Jimi: All Is By My Side **½ Directed by John Ridley.André Benjamin, Hayley Atwill, Imogen Poots. Chronicles Jimi Hendrix’s rise to fame and the personal demons he battled along the way. At times the movie feels absolutely authentic. More often, though, it’s meandering and melodramatic, with far too many scenes of Hendrix jabbering and squabbling with two key female figures in his life, and not enough of the music.
Honeymoon **½ Directed by Leigh Janiak. Rose Leslie, Harry Treadaway. Soon after arriving at a secluded woodland cabin, a honeymooning couple sees their bliss evaporate when a sleepwalking incident leads to increasingly odd behavior by the bride. It waffles between dramatizing youthful self-absorption and succumbing to it, and this tonal instability comes to effectively mirror the domestic discord that’s revealed to be its real subject.
Finding Fela! **½ Directed by Alex Gibney. A documentary that looks at the life and music of Nigerian singer Fela Kuti. As a portrait of a great artist and activist, Finding Fela is worth a look, but it’s Gibney’s weakest work as a filmmaker.
Memphis **½ Directed by Tim Sutton. A strange singer with "God given talent" drifts through the mythic city of Memphis. This is a bold and bewildering conjuring act, that might mean nothing at all, but the sleight of hand is worth the price of a rental.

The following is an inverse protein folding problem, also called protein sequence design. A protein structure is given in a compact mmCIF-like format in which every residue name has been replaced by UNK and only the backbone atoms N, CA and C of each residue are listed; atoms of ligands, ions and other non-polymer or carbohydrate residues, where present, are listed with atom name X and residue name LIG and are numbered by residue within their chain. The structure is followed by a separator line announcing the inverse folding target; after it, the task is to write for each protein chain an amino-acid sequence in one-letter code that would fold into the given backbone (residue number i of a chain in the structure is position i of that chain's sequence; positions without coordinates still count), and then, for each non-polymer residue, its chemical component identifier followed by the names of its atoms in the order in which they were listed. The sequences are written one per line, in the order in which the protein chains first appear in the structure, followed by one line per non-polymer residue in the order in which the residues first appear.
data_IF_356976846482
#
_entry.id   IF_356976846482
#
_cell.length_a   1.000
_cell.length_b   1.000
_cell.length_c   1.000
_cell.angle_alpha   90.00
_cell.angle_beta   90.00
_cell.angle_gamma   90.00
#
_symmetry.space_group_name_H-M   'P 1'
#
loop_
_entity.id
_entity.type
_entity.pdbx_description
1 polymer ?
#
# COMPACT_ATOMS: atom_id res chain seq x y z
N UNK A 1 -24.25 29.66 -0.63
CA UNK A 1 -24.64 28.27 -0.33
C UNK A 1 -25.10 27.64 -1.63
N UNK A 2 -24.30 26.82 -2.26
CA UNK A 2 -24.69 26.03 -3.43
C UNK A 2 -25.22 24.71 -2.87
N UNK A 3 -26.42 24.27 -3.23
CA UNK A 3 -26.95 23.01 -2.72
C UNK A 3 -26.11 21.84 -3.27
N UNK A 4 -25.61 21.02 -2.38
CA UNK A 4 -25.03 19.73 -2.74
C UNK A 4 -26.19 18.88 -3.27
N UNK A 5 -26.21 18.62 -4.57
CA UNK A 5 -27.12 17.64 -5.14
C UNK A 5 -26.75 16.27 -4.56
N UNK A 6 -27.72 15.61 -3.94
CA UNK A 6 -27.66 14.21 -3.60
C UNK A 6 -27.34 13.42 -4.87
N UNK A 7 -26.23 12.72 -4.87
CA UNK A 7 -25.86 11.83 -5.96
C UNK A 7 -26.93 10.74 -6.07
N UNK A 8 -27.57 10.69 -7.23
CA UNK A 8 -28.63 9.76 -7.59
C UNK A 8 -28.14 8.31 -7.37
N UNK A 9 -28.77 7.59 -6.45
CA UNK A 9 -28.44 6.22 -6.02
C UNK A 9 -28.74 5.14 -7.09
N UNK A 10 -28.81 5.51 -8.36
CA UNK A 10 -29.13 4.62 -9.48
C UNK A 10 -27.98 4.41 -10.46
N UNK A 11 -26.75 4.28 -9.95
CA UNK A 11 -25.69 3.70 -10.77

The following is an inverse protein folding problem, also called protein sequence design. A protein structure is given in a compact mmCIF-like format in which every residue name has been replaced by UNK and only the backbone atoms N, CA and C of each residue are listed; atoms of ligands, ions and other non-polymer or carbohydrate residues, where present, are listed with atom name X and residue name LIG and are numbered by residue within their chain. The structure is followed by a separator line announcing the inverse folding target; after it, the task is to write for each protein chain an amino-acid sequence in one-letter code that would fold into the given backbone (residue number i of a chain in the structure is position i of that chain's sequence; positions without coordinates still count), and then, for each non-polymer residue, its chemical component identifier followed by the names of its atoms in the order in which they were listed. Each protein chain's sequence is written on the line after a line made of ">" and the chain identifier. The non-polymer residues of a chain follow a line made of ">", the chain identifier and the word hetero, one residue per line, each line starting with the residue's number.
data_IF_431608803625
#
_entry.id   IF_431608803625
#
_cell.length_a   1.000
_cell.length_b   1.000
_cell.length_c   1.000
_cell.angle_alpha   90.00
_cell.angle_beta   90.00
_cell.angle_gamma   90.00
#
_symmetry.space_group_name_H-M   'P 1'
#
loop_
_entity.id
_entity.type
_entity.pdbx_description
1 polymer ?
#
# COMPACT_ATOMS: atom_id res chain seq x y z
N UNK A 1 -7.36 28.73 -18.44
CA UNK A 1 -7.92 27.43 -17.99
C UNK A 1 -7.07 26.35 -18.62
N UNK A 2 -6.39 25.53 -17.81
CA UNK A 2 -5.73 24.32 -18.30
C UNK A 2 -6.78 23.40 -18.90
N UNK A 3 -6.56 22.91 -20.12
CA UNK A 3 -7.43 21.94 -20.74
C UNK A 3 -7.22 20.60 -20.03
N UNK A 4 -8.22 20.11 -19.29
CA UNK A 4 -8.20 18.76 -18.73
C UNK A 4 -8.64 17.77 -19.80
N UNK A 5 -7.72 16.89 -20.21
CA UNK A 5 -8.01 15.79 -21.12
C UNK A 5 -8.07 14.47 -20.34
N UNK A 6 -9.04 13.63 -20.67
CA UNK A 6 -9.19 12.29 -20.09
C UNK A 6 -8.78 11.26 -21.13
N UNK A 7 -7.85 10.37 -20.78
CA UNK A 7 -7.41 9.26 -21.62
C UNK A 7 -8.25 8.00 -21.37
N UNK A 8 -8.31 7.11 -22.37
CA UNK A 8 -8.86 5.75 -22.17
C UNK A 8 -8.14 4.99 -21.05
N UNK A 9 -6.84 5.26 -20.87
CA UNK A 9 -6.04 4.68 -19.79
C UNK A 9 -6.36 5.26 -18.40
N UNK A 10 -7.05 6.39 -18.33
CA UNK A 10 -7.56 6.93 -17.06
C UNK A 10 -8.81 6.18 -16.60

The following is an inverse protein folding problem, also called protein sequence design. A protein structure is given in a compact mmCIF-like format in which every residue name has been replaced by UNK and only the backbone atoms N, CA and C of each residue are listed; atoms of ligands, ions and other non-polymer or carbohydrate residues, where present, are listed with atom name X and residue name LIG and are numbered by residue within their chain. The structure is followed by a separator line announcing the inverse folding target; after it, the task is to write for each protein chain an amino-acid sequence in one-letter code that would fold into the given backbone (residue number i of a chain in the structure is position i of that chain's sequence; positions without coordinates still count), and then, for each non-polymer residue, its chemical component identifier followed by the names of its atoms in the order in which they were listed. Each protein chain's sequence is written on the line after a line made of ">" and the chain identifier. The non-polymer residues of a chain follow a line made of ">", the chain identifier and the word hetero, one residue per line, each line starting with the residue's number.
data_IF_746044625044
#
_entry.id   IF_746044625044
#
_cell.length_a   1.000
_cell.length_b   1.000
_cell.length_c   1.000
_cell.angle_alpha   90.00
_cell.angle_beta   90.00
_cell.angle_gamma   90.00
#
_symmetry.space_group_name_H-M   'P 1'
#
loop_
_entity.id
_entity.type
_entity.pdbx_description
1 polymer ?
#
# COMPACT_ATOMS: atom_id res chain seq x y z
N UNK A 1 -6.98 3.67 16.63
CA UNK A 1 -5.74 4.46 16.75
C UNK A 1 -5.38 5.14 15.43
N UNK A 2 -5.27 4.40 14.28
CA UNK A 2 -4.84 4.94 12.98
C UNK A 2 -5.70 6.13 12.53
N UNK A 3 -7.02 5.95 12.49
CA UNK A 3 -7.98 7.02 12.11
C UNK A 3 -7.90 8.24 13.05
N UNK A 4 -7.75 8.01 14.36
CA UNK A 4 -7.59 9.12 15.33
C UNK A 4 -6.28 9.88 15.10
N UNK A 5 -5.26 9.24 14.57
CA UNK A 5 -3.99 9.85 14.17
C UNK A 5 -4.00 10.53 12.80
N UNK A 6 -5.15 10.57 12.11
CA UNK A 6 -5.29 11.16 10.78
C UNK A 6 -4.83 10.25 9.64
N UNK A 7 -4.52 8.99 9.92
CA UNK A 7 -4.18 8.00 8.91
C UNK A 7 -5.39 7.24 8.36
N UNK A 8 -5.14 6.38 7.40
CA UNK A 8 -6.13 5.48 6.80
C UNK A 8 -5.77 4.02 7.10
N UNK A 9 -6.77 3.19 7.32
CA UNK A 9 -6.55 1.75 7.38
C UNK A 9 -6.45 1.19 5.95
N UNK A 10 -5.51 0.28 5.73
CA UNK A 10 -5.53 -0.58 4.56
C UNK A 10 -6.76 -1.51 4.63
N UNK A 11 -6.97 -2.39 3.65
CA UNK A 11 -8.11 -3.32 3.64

Bad Turn Worse **½ Directed by Simon Hawkins, Zeke Hawkins. Three Texas teens hope to make a break for it and escape their dead-end existence in a cotton-mill town but get sucked into the seedy underbelly of organized crime when one of them steals from a gangster. Though its influences (Badlands, early Coens) are writ large, and the denouement disappoints, the performances convince, the dialogue captivates and the sense of backwater boredom is overpowering.
A Walk Among the Tombstones **½ Directed by Scott Frank. Private investigator Matthew Scudder (Liam Neeson) is hired by a drug kingpin to find out who kidnapped and murdered his wife. Unlike his tough guy roles in Taken or Non-Stop, Neeson is at least given some good dialogue. And he’s a lot more world-weary than kick-ass here.